It’s the world’s oldest Winter Carnival, the largest Winter Carnival in the Western hemisphere, and it attracts one million visitors annually!
Le Carnaval de Québec is one of our top student group travel destinations and events! Hosted in one of Canada’s most charming cities and UNESCO World Heritage Sites nonetheless, Québec City is the perfect fairy-tale location for anyone studying French or wanting to get out of their comfort zone on a winter student trip. And if you’re thinking about how cold it’ll be, think again! You’ll be moving around and layering up so much, you’ll never even be feeling the cold at Carnival.
Here’s a taste of what makes the annual Québec City Winter Carnival so cool (pun intended)!
But First, the History of Carnaval de Québec
The tradition of having a mid-winter celebration in Québec can be traced back to the history of colonial New France (1534-1763), when family and friends would gather in January to mid-February to break the boredom and deep freeze of winter. In classic French-Canadian tradition, the settlers of New-France would celebrate with a massive feast, live music, foot tapping and gigues (traditional French-Canadian dances). This annual celebration in the deepest and darkest of the winter months would eventually lead to Québec’s first large-scale snow festival in 1894.
Interrupted through the years by both World Wars and the Great Depression, the festivities resurfaced sporadically until 1954, when a group of businessmen from Québec decided to revive and modernize the Québec Winter Carnival to attract visitors and help promote the economic development of the region. The rest, as we say, is history!
1. The Mascot: Bonhomme Carnaval
It was during the first ‘’modern’’ edition of the Carnival in 1955, that Bonhomme Carnaval, the official mascot and ambassador of the festivities, was first introduced to the public.
Bonhomme, short for bonhomme de neige (snowman) is quite hard to miss! Dressed of only a red tuque (beanie), black buttons and a ceinture fléchée (arrowhead sash), if it’s not his impressive size that catches your eye (seven-foot-tall and four-hundred-pounds, to be exact), it’s his incredible personality that incarnates ‘’la joie de vie’’ (love of life), a motto that is near and dear to Quebecers. He is such a celebrity, that every mayor of Québec City since 1955 has handed him a key to the city during the opening ceremonies of the Carnival.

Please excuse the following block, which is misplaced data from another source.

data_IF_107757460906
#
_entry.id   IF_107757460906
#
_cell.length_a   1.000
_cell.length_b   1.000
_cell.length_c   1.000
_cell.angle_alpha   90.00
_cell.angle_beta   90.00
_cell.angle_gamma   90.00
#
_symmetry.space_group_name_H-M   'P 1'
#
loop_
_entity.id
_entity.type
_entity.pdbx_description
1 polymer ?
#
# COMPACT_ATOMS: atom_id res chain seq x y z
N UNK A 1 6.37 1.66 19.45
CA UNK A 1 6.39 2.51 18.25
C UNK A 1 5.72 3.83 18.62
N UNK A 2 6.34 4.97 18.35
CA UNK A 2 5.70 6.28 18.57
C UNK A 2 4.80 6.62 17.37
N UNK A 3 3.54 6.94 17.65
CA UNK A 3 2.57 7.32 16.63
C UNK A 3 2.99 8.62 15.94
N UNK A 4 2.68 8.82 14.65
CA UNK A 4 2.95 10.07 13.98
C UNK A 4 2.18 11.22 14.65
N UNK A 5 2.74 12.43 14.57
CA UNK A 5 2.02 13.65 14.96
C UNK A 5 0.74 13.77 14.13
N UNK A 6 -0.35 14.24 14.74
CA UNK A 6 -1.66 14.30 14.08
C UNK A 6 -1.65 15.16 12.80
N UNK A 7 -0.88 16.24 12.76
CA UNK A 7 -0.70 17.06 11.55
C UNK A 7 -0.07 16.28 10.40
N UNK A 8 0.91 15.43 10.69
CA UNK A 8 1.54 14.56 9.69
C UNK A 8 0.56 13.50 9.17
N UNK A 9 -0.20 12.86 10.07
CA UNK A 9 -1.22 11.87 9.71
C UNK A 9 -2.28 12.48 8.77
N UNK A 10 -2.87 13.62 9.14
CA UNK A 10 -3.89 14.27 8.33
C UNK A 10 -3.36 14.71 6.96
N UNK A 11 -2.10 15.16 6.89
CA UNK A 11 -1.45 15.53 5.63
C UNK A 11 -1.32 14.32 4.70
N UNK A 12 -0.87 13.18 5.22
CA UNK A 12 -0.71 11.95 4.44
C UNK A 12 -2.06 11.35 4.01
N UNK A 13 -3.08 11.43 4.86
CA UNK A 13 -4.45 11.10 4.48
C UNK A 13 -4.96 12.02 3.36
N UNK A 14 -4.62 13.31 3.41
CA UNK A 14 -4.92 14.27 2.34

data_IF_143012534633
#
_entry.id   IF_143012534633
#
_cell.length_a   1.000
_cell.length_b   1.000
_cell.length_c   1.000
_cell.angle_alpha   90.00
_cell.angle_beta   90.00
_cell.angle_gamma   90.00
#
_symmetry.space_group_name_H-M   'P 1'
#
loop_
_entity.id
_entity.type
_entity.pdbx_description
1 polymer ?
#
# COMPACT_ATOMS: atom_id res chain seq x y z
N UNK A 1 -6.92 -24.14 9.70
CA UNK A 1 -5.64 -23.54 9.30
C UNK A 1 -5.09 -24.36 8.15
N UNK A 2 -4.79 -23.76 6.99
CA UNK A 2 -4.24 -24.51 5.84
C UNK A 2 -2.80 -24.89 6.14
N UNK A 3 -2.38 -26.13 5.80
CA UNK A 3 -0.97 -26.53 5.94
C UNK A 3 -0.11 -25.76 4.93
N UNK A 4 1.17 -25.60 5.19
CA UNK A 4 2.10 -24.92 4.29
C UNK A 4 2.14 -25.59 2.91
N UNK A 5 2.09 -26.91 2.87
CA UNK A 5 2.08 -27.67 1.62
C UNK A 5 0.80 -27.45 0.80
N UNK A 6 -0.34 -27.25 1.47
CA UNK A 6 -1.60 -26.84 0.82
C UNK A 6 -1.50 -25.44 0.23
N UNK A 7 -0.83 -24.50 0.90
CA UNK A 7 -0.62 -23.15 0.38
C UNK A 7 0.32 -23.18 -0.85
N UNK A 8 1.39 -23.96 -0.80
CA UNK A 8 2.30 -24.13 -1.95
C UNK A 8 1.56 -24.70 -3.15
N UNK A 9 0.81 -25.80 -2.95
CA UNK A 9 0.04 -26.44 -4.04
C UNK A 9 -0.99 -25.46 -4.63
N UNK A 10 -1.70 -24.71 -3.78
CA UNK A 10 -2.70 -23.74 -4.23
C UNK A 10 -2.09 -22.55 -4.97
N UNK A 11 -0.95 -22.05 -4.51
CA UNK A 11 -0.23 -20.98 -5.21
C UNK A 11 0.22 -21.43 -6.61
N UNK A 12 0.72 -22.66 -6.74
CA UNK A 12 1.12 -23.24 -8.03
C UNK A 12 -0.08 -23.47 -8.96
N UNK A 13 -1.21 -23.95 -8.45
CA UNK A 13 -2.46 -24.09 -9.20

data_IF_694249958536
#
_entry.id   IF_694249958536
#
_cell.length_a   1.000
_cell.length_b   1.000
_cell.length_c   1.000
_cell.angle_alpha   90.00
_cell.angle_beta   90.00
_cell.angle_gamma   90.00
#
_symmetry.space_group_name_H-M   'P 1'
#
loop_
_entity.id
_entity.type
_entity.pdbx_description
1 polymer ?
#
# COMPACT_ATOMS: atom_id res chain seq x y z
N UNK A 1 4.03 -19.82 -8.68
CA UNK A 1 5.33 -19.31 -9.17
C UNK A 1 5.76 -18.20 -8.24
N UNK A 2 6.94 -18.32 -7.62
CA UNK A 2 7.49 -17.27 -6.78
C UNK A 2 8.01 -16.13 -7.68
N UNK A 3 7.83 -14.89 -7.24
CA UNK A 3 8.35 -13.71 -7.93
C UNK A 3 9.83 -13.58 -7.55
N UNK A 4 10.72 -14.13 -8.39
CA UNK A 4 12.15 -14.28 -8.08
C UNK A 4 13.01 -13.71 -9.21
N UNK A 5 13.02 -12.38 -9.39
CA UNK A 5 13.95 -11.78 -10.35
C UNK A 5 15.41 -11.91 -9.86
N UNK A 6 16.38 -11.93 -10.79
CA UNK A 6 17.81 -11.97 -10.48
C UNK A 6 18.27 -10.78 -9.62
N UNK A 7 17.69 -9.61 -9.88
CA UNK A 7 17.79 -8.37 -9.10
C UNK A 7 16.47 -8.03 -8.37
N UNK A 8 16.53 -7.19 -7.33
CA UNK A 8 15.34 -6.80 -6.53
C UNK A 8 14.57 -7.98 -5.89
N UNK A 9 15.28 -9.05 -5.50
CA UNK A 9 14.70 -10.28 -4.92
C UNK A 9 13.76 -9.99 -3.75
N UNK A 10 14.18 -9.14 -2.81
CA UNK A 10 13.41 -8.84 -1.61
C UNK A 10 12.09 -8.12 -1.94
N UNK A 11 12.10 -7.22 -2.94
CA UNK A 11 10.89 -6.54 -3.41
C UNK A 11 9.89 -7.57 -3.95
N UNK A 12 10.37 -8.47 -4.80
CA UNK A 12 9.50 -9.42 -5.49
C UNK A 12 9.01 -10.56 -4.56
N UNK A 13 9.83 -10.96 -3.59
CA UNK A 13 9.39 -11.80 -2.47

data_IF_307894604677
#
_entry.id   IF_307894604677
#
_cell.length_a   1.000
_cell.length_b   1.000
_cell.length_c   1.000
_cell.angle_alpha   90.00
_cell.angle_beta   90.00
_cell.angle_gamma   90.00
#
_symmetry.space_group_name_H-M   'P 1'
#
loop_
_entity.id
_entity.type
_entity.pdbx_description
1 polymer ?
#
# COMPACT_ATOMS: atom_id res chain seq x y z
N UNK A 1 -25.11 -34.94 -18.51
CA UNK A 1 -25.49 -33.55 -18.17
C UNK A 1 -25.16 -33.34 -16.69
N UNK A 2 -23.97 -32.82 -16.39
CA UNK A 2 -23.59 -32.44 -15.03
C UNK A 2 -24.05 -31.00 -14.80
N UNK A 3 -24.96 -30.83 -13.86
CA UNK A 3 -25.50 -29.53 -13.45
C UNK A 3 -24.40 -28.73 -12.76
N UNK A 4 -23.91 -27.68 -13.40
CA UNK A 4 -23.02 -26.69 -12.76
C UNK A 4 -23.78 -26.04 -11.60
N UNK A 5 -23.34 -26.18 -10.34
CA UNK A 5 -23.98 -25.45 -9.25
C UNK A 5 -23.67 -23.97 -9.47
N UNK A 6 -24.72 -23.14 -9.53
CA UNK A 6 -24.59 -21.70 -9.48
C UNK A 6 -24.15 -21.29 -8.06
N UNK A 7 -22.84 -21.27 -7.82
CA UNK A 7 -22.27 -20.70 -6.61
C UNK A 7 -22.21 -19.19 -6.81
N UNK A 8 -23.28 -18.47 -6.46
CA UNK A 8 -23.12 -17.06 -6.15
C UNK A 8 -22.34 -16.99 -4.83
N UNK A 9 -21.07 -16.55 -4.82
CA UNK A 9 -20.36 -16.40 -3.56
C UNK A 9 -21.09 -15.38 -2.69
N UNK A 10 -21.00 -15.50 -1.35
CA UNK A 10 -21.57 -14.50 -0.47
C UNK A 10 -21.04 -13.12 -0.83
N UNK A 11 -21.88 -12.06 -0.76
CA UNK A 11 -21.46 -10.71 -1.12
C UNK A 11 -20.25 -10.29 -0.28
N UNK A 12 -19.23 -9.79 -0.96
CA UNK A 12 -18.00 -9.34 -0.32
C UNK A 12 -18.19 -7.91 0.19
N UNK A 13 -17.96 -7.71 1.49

Making regular appearances all through Carnival, your best chances to see him are on the final float of the Saturday evening parades, or in his house, the Ice Palace. If you’re lucky, you might even stumble upon him practicing his signature high kicks move or singing his signature song ‘’Salut Bonhomme’’!
2. L'Effigie: The Official Carnival Passport
For full access to the Carnival sites, you will need to purchase the official effigie du Carnaval (effigy), a pendant that you attach to your coat or backpack, that goes for about $15 CAD. The effigy, just like the Ice Palace, changes its design annually but one thing remains, Bonhomme Carnaval’s lovely white face and red tuque appear on every single model since its first edition in 1955.
Fun fact, famous Québécois wood carver, Alphonse Paré, whose artwork is featured at the Vatican Museum, created all 15 first editions of the Carnival effigies. These effigies, which are now considered collectibles, and every other version since 1955, are displayed at the Atelier Paré Woodcarving Museum in Sainte-Anne-de-Beaupré. You can go visit the museum located in Alphonse Paré’s former workshop, just 5 minutes away from the Sainte-Anne-de-Beaupré Basilica on Québec’s magnificent Beaupré Coast.
3. Memorabilia: The Arrowhead Sash and Trumpet
No memorabilia, other than the effigies, are quite as popular as the arrow sash and the Carnival trumpet. You’ll see and hear them all through the Old Walled City, before, during, and after Carnival.
The arrowhead sashes were traditionally used by the coureurs des bois (translates to the "runners of the woods"), independent entrepreneurial French-Canadian traders who would travel solo through North America to trade European items for animal furs with First Nations. The arrow sash was attached around the waist to hold furs, food, and other items inside the traders’ coats, while preventing the cold from penetrating inside. It was also used as a tumpline, an emergency rope, a key holder, and as a mark of distinction and origin. Historic fur trade companies, such as the Hudson’s Bay Company and the North West Company were known to have branded their sashes respectively red and blue, while the Métis were the first to mix the colours together to make their own distinctive sashes.